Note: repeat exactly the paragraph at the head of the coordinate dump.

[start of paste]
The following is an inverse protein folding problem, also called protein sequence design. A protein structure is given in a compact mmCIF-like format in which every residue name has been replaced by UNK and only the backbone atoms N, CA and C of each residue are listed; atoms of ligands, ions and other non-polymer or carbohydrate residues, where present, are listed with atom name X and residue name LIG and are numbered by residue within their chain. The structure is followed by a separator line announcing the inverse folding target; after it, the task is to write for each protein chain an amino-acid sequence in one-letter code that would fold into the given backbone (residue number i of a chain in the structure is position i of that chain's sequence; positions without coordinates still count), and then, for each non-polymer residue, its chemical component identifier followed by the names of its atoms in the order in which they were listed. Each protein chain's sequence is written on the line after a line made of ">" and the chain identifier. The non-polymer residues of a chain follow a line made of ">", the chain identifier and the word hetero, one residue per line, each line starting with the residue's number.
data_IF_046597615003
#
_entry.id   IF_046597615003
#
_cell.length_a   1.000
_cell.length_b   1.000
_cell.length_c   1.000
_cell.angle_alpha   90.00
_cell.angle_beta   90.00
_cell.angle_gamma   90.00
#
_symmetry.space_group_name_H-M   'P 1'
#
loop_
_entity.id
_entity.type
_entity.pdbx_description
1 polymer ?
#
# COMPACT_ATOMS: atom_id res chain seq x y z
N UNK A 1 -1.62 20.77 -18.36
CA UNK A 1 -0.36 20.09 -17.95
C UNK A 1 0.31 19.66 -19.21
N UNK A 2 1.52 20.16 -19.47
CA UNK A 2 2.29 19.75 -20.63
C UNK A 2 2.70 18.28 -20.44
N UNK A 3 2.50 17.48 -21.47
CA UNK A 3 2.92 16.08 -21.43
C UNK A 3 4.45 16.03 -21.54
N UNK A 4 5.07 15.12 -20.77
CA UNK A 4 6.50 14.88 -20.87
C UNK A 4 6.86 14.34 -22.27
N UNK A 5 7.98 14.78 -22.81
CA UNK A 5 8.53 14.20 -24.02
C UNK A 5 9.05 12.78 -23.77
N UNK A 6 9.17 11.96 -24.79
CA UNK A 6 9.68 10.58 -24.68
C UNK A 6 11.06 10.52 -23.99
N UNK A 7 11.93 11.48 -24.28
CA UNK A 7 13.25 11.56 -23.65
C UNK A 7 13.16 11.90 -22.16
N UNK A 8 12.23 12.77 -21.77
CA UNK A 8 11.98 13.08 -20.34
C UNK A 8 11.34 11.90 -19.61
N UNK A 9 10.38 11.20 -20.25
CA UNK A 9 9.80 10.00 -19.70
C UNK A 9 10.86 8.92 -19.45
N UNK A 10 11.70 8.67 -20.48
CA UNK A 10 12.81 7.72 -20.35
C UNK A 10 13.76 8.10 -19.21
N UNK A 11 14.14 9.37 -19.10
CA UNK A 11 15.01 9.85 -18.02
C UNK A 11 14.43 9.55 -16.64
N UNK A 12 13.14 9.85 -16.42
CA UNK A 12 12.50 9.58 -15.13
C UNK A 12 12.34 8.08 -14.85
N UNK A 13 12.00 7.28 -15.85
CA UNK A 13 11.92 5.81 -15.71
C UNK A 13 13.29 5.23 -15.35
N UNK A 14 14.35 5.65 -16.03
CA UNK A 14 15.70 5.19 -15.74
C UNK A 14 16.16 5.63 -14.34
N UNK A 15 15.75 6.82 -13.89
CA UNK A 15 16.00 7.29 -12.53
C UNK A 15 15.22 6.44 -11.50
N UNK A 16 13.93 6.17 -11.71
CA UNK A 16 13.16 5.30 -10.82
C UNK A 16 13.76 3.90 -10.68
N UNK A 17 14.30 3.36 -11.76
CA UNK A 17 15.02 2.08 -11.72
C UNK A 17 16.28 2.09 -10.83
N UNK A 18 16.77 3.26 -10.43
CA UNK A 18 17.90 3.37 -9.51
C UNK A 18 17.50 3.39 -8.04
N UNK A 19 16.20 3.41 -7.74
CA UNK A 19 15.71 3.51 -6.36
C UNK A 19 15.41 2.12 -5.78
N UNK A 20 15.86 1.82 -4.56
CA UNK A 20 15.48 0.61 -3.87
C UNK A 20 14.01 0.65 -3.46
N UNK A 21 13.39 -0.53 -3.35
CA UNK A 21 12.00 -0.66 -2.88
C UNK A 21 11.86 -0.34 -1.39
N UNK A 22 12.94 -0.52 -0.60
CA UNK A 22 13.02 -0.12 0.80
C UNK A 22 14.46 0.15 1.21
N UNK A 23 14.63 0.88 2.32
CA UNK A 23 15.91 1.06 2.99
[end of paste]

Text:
The following is an inverse protein folding problem, also called protein sequence design. A protein structure is given in a compact mmCIF-like format in which every residue name has been replaced by UNK and only the backbone atoms N, CA and C of each residue are listed; atoms of ligands, ions and other non-polymer or carbohydrate residues, where present, are listed with atom name X and residue name LIG and are numbered by residue within their chain. The structure is followed by a separator line announcing the inverse folding target; after it, the task is to write for each protein chain an amino-acid sequence in one-letter code that would fold into the given backbone (residue number i of a chain in the structure is position i of that chain's sequence; positions without coordinates still count), and then, for each non-polymer residue, its chemical component identifier followed by the names of its atoms in the order in which they were listed. Each protein chain's sequence is written on the line after a line made of ">" and the chain identifier. The non-polymer residues of a chain follow a line made of ">", the chain identifier and the word hetero, one residue per line, each line starting with the residue's number.